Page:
Publications

Charleston Law Review

The Charleston Law Review is a journal published by second- and third-year students at the school. Its primary objective is to foster the knowledge and insight of students, practitioners, scholars and the judiciary through a traditional forum dedicated to the pursuit of innovative legal expression, composition and scholarship. Members of the organization contribute to this objective by editing articles, writing notes, and actively participating in all aspects of the publication process.

Its inaugural issue in Fall 2006, featured five articles by legal scholars on topics ranging from human trafficking to preservation of Gullah-Geechee culture. It published a second issue containing to student work in Spring 2007.

The foreword of Volume 2, Issue 1 (Fall 2007) was written by U.S. President Barack Obama, who, at the time, was a U.S. Senator from Illinois and a leading candidate for the Democratic Party nomination in the 2008 U.S. presidential election.[138] Retired Justice Sandra Day O'Connor was the keynote speaker at a symposium on First Amendment religious issues co-hosted by the Charleston Law Review on April 15, 2013.[139]

Sara Ruff was the inaugural editor-in-chief (2006–2007). Subsequent editors-in-chief have been George "Matt" Kendall (2007–2008), Katie Fowler Monoc (2008–2009), Ben Garner (2009–2010), Piper Reiff Byzet (2010–2011), Mollie Mohan (2011–2012), Morgan Peterson (2012–2013), Leigh Ellen Gray (2013–2014), Jose Gonzales (2014–2015), Roger "Hank" Young (2015–2016), David DuTremble (2016–2017), and Lauren Daniels (current).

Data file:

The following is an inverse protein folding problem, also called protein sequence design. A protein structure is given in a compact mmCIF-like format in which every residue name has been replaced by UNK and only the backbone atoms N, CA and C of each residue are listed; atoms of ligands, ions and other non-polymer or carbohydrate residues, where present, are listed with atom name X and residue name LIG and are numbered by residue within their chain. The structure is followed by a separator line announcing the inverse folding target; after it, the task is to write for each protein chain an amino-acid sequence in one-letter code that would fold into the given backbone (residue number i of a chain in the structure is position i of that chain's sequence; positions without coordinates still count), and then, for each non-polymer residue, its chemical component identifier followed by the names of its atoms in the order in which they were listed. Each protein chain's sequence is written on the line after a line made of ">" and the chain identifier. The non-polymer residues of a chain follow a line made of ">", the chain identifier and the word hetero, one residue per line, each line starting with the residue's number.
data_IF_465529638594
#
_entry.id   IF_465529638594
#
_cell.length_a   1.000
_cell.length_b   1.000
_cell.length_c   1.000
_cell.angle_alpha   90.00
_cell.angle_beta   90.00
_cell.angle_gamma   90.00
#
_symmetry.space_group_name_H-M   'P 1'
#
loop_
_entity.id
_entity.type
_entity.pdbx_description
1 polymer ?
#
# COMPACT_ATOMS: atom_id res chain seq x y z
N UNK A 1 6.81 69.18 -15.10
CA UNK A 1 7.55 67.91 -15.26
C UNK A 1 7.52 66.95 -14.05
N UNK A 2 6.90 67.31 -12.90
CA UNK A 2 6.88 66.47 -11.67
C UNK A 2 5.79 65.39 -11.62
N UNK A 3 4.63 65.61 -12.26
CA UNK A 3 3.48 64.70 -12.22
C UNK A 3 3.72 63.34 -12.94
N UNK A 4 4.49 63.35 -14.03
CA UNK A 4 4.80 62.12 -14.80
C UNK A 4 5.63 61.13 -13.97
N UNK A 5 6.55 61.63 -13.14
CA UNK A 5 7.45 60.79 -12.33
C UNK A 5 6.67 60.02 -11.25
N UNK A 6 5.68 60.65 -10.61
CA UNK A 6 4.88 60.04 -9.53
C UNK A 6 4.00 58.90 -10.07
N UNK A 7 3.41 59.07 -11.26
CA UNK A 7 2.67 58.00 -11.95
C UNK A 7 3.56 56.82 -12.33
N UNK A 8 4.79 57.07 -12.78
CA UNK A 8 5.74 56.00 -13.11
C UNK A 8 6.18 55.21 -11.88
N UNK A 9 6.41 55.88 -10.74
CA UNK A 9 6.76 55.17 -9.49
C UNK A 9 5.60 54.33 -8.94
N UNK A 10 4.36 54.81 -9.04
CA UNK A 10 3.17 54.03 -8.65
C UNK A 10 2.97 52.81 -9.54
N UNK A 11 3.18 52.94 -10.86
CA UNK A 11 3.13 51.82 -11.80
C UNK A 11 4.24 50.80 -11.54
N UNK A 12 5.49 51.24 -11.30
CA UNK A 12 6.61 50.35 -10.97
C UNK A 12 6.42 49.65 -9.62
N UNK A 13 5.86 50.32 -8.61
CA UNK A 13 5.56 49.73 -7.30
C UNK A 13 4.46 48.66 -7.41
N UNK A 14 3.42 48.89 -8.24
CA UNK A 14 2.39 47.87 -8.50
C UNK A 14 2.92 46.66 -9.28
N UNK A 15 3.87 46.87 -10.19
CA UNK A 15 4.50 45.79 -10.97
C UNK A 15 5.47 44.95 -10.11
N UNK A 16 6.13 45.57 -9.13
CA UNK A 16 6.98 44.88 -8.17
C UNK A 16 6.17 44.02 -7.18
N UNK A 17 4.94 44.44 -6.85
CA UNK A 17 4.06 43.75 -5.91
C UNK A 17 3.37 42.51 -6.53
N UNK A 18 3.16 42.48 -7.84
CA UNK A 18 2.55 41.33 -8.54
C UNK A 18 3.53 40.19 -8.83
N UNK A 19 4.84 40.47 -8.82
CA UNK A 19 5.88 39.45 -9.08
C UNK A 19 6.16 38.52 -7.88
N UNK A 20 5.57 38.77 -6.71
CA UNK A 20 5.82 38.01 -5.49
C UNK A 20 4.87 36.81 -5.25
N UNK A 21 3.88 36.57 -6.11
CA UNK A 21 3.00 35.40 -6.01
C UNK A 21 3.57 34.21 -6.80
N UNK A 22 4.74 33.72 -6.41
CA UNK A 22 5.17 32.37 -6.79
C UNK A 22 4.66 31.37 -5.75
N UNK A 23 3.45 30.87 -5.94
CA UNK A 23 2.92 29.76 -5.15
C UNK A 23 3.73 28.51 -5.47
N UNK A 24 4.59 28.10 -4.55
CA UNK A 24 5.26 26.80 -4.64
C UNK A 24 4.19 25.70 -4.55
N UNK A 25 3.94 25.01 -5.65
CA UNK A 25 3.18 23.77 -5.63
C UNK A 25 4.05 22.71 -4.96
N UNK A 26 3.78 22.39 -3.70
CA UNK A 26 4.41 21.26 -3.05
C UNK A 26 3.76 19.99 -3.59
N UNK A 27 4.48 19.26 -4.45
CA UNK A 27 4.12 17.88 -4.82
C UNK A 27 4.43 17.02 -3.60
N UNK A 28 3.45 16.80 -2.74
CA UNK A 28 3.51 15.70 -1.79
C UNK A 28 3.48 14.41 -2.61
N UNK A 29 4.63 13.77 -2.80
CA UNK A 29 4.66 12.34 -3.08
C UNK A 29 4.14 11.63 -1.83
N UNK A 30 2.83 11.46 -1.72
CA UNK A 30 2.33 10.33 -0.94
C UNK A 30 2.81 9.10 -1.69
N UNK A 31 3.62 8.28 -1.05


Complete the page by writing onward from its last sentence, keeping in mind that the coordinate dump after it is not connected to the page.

Federal Courts Law Review (2005-2016)

Founded in July 1997, the Federal Courts Law Review is an electronic law review dedicated to legal scholarship relating to federal courts. Articles are from scholars, judges and distinguished practitioners. Its editorial board, composed primarily of U.S. magistrate judges and law-school professors, is designed to combine the insight of the federal judiciary with the perspective of law-school academics.

The school was selected in 2005 by the Federal Magistrate Judges Association to oversee the publication of a printed version of the Federal Courts Law Review.[140] This companion to the current online format was intended to cater to subscribers who would welcome a printed version, as well as allow for inclusion of selected student works.

As of 2016, the Federal Courts Law Review was no longer affiliated with the Charleston School of Law and has been absorbed by the University of Mississippi School of Law.

Maritime Law Bulletin